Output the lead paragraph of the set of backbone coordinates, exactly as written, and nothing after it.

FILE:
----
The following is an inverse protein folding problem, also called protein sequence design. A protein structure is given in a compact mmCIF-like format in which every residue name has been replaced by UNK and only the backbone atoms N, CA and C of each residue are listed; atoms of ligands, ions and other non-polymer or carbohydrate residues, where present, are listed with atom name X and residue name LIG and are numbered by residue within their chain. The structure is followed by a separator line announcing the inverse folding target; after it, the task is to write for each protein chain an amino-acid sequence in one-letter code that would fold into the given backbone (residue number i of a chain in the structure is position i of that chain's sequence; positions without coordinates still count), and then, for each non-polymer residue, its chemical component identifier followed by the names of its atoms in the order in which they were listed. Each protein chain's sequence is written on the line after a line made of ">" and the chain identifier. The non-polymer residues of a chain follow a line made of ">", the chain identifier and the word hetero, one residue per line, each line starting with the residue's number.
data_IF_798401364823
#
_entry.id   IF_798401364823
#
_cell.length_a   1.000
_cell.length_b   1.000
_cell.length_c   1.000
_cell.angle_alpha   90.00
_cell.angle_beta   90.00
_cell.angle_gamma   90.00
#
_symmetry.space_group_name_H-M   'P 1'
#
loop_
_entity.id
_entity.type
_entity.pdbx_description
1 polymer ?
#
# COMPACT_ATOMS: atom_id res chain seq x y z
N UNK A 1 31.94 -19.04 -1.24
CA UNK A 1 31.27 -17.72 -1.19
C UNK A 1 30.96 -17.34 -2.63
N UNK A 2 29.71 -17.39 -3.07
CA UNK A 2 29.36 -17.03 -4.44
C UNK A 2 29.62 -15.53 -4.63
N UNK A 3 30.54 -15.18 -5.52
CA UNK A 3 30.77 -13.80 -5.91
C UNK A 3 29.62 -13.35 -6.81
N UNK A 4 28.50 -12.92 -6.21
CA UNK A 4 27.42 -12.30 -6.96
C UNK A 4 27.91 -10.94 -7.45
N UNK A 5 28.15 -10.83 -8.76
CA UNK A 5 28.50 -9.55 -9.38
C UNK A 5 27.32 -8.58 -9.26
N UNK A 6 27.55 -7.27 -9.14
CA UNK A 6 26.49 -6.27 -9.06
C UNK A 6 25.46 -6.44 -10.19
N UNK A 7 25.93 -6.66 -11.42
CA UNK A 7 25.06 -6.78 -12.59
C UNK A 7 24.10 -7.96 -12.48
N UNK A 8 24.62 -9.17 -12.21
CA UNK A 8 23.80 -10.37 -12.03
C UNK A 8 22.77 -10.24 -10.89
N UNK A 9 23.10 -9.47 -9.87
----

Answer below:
The following is an inverse protein folding problem, also called protein sequence design. A protein structure is given in a compact mmCIF-like format in which every residue name has been replaced by UNK and only the backbone atoms N, CA and C of each residue are listed; atoms of ligands, ions and other non-polymer or carbohydrate residues, where present, are listed with atom name X and residue name LIG and are numbered by residue within their chain. The structure is followed by a separator line announcing the inverse folding target; after it, the task is to write for each protein chain an amino-acid sequence in one-letter code that would fold into the given backbone (residue number i of a chain in the structure is position i of that chain's sequence; positions without coordinates still count), and then, for each non-polymer residue, its chemical component identifier followed by the names of its atoms in the order in which they were listed. Each protein chain's sequence is written on the line after a line made of ">" and the chain identifier. The non-polymer residues of a chain follow a line made of ">", the chain identifier and the word hetero, one residue per line, each line starting with the residue's number.